Kōrero: Athletics

Whārangi 4. Athletics between the wars

Ngā whakaahua me ngā rauemi katoa o tēnei kōrero

Growth of amateur athletics

Amateur athletics went into recess during the First World War, but was soon stronger than ever. It was becoming an established sport in public and private schools and international successes fostered new interest. Club membership continued to grow, with club harrier running in particular increasing in popularity. By 1939 there were 140 athletic and harrier clubs affiliated to the New Zealand Amateur Athletic Association (NZAAA) – the number had more than doubled in just 15 years.

The name says it all

The decline of professional athletics was clearly evident in the New Zealand Athletic Union’s name change. By the end of the 1930s the organisation was called the New Zealand Athletics, Cycling and Axemen’s Union and its main interest was in wood chopping.

Professional athletics remained strong in many country areas, but was in slow decline. For the best athletes there was more prestige in the amateur ranks.

International competition

The first post-war international success came in 1919, when several New Zealanders did well in military competitions in England and France. The star was a former professional, Dan Mason, who helped the mile medley relay team to victories over English teams, and then won the 800 metres at the widely publicised Inter-Allied Games in Paris.

By now the Olympics was becoming the measure of athletic excellence. New Zealand regularly sent teams, but faced ongoing problems of distance and inexperience. The two medals won between the wars went to expatriates based in England and familiar with northern-hemisphere conditions. The first was Arthur Porritt, a Rhodes Scholar at Oxford, who won bronze in the 100 metres at the 1924 Paris Olympics. This race was immortalised in the 1981 British film Chariots of fire.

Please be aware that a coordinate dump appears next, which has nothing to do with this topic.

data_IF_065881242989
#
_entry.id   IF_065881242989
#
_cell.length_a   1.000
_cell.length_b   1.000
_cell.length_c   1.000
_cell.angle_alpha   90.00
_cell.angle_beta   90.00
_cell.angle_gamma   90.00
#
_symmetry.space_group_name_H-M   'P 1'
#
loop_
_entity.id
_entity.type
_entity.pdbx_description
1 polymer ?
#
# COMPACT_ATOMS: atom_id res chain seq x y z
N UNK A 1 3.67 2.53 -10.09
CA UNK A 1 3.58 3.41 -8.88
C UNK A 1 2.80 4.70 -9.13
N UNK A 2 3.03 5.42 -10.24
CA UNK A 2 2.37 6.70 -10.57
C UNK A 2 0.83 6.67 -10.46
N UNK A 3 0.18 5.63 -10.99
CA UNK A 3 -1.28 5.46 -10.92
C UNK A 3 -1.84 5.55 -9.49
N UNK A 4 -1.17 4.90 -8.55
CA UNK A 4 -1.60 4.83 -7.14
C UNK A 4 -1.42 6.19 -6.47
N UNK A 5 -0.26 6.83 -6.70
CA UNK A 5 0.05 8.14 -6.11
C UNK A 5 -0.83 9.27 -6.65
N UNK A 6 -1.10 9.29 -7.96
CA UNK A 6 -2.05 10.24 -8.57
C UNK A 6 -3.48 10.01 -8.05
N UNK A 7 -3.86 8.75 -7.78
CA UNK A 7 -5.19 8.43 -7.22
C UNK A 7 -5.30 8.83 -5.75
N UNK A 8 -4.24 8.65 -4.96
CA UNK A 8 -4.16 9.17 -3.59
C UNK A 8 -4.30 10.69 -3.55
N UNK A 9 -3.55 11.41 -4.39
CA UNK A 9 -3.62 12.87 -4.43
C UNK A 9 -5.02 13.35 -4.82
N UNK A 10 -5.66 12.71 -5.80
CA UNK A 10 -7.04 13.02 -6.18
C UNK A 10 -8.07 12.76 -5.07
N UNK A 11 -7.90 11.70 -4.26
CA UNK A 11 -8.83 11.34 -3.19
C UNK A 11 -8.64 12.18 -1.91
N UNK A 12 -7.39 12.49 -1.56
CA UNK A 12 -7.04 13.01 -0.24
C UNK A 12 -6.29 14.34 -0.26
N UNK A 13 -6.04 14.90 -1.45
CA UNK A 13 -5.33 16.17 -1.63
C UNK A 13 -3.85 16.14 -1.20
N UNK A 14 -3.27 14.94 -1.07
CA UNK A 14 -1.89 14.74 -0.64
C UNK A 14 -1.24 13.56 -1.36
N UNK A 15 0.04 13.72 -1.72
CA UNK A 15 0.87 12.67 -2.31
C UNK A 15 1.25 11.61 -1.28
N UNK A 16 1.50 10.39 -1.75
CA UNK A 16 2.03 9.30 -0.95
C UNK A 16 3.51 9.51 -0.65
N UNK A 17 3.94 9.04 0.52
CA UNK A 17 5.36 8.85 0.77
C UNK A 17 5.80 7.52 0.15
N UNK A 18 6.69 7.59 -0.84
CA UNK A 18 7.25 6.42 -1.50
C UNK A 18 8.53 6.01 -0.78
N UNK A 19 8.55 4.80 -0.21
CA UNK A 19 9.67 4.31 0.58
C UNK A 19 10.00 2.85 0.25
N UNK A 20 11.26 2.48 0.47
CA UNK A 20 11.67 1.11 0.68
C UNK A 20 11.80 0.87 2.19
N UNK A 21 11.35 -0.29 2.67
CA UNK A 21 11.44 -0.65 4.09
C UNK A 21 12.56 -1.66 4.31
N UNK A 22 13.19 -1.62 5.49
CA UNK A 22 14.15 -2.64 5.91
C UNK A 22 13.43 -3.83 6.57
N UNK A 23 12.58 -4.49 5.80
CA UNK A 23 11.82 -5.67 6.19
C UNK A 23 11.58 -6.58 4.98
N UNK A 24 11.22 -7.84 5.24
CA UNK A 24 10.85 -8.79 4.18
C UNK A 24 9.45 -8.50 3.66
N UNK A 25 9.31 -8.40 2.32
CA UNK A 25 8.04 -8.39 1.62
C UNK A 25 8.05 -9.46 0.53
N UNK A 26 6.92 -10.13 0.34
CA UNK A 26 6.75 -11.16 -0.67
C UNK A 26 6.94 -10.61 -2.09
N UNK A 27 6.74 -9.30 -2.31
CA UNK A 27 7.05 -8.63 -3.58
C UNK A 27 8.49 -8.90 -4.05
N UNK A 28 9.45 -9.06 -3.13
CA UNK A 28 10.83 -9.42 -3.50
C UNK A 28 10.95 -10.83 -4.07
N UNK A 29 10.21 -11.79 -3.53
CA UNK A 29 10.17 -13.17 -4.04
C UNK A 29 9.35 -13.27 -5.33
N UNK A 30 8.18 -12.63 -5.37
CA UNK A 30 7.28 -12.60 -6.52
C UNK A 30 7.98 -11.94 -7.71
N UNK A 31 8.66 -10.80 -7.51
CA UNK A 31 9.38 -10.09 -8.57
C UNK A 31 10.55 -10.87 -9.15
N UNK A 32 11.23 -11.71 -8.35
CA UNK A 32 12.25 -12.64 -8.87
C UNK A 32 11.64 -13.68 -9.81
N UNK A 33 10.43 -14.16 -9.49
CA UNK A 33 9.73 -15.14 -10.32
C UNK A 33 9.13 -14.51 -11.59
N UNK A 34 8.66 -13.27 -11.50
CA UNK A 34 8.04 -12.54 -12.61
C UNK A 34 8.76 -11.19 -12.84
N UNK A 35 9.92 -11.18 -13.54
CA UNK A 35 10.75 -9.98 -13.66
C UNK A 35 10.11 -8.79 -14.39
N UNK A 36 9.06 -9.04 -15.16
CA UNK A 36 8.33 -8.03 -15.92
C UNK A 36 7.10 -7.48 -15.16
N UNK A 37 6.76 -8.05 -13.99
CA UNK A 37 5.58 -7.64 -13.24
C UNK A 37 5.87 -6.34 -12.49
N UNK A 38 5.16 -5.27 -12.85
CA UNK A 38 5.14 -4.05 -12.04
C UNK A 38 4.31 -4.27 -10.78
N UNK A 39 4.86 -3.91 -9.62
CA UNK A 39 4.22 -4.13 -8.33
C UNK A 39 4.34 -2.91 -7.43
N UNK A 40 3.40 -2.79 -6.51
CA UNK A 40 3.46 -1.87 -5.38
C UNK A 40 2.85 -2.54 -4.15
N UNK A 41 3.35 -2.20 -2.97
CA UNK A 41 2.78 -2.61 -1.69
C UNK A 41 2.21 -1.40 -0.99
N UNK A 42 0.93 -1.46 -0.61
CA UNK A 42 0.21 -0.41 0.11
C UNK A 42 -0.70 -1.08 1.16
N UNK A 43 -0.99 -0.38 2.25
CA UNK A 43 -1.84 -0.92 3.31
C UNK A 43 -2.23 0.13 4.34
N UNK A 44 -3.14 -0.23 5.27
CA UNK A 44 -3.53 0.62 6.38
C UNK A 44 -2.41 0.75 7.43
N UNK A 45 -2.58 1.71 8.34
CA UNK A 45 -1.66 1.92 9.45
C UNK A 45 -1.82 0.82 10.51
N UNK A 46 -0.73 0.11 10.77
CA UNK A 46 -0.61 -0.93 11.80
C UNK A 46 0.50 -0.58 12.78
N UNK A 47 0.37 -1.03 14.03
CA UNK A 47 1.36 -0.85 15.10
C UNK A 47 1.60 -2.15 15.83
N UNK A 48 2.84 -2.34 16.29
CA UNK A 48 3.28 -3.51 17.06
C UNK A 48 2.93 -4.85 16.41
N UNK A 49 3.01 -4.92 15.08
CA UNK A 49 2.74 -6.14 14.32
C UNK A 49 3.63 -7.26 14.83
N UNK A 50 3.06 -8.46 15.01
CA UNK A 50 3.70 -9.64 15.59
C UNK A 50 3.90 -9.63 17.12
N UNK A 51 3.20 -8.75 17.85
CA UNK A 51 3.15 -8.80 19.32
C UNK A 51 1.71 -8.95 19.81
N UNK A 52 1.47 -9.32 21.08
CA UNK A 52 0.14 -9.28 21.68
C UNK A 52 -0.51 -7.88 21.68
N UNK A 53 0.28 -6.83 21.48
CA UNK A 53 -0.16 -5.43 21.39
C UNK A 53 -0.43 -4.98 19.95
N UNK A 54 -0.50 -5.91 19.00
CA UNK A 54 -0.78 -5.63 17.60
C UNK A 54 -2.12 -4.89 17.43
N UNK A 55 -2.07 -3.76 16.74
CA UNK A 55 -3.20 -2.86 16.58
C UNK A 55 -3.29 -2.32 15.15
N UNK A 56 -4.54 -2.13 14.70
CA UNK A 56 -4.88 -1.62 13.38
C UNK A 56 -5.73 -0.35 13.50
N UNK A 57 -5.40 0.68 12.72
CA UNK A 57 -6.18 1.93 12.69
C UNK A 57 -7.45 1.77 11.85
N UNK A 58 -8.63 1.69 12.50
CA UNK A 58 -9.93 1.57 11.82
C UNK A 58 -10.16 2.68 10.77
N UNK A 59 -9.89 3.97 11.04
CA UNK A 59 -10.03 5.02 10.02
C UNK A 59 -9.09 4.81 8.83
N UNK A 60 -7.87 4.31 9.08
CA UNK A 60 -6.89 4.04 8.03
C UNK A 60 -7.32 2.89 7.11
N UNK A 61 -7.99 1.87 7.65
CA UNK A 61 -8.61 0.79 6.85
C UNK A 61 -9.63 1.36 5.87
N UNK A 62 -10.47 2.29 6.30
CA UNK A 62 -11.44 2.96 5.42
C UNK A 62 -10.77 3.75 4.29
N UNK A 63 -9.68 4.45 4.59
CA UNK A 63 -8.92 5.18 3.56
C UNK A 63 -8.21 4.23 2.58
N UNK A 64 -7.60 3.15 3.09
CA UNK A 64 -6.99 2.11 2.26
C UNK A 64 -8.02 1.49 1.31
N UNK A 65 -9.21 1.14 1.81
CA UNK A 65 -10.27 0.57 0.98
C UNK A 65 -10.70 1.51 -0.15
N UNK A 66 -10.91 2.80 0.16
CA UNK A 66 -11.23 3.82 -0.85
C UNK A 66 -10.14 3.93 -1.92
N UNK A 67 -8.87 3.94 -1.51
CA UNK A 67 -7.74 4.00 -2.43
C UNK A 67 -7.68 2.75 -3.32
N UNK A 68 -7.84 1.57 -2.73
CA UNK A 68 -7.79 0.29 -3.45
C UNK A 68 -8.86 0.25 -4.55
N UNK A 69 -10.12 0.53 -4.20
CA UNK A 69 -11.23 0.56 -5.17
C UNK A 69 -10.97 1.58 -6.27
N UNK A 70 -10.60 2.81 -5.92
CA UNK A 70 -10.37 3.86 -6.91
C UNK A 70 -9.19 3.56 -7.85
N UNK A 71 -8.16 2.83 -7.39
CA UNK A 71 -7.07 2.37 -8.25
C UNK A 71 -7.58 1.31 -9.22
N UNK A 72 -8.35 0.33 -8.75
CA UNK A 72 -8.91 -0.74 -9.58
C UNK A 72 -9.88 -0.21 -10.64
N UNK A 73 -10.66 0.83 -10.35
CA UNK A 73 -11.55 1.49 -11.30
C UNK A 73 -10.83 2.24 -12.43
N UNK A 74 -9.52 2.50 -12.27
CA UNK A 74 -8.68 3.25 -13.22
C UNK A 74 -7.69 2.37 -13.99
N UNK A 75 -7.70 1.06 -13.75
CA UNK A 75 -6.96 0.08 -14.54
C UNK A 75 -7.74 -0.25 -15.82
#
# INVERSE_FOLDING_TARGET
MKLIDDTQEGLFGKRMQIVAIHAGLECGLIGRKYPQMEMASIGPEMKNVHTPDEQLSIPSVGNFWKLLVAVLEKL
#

A local hero

Randolph Rose never ran at the Olympics or Empire Games, but in the 1920s he was one of New Zealand’s best-known athletes. He won national and Australasian titles, but it was his victories over visiting American Lloyd Hahn in 1926 that made him most famous. In a five-race series, Hahn won the first but Rose won the rest. At Masterton he ran a mile in four minutes 13.6 seconds, a world-class time that smashed the New Zealand record.

The second Olympic medal was Jack Lovelock’s 1,500 metres gold, won with a world-record time (three minutes 47.8 seconds), at Berlin in 1936. It was the culmination of a remarkable sporting career. Like Porritt, Lovelock was a Rhodes Scholar who gained skill and experience in English athletics. In 1933 he broke the world mile record and for the next three years his clashes with the best middle-distance runners in America, Europe and Britain were constantly in the headlines of the world sporting press. He was New Zealand’s first international athletics superstar.